Personally, I live in fear of a cyclist coming out of nowhere – and usually through a stop sign – smash into me and the cyclist dies and leaving me to sue their estate to cover my vehicle damage and trauma. Let them carry insurance to respond.

Let cyclists get tickets for bad driving as a revenue stream and to weed out the bad ones.

If they want to use the same roads, then they should share in the costs as a user. Even a 10 to 15% of what vehicles pay would make a big difference.

2. Transit Fees Restructuring and Transit Boards.

I don’t know about other places, but in the GVRD, you pay for how many transit zones you cross. They classify 3 zones, but if you travel from Surrey to West Vancouver, it’s technically 4.

Each transit ticket gives you 90 mins of travel.

You pay more for how many zones you cross. So, if you live close to a boundary that you work on the other side of, you pay for two zones for maybe 10 mins of travel.

Who wants to do that?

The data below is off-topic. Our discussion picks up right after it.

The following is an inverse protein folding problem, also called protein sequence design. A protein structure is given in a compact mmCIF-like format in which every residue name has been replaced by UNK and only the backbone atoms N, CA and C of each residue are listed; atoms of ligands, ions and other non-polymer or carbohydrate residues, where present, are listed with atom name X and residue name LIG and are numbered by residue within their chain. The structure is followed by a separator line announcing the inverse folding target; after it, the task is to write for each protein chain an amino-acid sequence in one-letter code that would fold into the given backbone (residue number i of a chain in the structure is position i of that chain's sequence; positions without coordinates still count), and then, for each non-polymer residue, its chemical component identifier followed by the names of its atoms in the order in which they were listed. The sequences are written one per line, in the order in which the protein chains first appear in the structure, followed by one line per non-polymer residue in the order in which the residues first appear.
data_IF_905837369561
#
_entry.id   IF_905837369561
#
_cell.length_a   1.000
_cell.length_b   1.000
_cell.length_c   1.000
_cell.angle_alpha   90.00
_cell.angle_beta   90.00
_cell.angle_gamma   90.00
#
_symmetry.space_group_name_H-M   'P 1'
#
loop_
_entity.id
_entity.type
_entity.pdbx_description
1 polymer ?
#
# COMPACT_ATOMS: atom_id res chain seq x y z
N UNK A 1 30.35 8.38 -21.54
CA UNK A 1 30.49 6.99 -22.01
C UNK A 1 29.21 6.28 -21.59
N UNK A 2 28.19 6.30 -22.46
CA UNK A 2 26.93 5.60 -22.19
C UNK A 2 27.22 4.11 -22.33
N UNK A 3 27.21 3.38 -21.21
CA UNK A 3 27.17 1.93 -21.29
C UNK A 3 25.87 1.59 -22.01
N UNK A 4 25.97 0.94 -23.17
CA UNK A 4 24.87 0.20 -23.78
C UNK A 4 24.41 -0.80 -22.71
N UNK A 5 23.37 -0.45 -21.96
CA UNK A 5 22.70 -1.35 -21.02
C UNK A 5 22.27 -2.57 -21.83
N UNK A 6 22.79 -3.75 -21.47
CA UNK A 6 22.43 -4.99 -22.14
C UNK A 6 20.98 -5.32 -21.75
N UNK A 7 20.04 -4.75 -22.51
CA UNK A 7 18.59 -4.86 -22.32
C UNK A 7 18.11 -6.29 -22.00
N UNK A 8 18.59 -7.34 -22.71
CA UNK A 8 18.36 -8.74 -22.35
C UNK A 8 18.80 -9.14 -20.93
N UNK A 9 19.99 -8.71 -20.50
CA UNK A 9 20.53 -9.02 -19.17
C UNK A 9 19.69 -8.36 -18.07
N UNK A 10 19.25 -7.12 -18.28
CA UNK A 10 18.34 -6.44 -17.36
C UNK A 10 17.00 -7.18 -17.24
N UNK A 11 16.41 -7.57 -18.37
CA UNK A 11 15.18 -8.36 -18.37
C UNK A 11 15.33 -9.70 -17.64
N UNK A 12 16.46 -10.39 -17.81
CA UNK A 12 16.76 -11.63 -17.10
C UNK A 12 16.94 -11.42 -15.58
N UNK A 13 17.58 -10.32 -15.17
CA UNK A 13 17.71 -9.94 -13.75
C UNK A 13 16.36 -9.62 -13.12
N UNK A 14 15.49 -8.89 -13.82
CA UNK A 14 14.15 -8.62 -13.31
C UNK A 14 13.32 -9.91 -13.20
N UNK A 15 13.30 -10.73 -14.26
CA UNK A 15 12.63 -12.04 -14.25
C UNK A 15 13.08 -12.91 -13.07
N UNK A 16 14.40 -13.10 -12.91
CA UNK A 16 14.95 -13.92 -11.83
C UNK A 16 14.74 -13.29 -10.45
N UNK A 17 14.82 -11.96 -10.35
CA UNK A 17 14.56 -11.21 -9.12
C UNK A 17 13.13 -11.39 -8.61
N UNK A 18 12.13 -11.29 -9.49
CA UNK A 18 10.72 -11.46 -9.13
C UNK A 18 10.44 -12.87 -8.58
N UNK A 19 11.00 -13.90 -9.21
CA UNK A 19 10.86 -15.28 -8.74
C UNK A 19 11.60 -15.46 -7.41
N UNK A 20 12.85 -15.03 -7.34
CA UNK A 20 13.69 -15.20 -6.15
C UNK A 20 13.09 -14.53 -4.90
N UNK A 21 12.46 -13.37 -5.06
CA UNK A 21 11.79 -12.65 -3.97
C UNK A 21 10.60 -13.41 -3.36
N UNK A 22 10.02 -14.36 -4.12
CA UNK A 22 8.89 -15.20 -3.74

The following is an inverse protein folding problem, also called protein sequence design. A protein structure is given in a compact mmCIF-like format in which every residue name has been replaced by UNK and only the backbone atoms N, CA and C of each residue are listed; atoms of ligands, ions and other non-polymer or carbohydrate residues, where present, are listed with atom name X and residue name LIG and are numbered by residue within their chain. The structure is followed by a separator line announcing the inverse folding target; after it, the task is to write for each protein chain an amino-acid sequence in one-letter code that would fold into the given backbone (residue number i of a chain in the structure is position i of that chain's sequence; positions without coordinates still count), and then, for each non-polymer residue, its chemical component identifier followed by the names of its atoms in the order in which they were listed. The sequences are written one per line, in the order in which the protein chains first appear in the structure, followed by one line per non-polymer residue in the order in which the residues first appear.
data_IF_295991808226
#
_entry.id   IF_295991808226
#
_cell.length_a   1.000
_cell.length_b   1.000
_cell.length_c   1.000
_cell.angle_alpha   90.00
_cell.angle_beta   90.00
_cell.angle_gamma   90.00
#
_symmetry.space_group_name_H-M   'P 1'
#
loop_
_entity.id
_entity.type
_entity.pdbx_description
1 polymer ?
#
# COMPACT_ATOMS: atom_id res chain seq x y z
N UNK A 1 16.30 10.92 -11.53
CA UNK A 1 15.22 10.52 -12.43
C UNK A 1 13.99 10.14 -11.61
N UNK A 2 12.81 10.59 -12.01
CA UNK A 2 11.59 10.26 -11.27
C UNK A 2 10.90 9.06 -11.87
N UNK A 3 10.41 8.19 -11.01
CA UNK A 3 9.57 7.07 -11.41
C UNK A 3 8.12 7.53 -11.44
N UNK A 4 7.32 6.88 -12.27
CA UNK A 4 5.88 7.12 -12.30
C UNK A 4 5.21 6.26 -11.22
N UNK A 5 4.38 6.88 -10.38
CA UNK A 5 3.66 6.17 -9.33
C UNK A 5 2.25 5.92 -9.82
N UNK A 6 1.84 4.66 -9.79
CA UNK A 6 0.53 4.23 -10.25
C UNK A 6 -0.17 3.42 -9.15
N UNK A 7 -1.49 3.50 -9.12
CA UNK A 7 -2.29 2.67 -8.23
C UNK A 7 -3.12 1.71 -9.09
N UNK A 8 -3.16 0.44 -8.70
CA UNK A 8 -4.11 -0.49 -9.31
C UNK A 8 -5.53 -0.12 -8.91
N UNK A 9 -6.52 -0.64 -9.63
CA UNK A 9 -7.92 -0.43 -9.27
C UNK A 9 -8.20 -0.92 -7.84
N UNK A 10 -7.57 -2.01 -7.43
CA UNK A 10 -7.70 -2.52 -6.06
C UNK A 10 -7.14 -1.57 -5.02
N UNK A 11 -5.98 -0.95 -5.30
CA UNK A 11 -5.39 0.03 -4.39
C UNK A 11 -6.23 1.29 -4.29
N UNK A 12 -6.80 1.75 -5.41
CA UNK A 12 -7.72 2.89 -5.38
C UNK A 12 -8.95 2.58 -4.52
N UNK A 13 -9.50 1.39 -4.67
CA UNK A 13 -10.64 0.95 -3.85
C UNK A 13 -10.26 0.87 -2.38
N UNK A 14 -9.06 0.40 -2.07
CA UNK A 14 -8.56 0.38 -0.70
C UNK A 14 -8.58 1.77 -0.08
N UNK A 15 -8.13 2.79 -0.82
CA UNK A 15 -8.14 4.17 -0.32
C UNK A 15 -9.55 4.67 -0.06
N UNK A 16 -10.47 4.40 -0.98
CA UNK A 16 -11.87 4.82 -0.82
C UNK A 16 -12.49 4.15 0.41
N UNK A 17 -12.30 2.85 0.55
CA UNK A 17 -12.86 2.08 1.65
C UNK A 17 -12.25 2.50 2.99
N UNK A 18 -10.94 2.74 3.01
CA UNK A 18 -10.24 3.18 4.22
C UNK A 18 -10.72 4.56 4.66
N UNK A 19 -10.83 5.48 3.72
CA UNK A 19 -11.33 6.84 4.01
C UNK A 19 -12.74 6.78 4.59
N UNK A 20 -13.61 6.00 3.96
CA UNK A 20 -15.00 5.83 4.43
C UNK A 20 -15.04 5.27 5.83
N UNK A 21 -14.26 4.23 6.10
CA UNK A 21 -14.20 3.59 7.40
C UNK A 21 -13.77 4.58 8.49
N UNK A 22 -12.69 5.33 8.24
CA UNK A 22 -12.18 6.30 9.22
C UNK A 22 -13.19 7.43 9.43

Why not get rid of the zones and have people pay in increments of 15 minutes of travel?

That seems fairer to me, the heavier the user, the more they pay for the service they get.

Paying on buses is good because a driver it there to ensure the person does pay – but the rapid transit system is on your honour. Put in turnstiles or put in an employee ticket checker at each platform entrance. It took them long enough to make the tickets only work in the stamping machines one way.

Replace the paper tickets with plastic cards with magnetic stripes – if coffee shops can use refillable cards, transit can too. That alone should be a cost savings over time.

Oh, and for translink specifically, reduce the number of board members and their salaries – better yet, make the boards be mayors again so there is some accountability and repercussions for their decisions.

Eliminate fake costs by not giving politicians, high ranks transit employees and other VIPs lifetime transit passes that they are never going to use.

Oh, and anyone on the transit board should be forced to use transit for all their travels – if you’re going to force anyone out of their cars, then these are the people who should be leading the way.


Here’s a place to tell them:

thanks Kim for the link!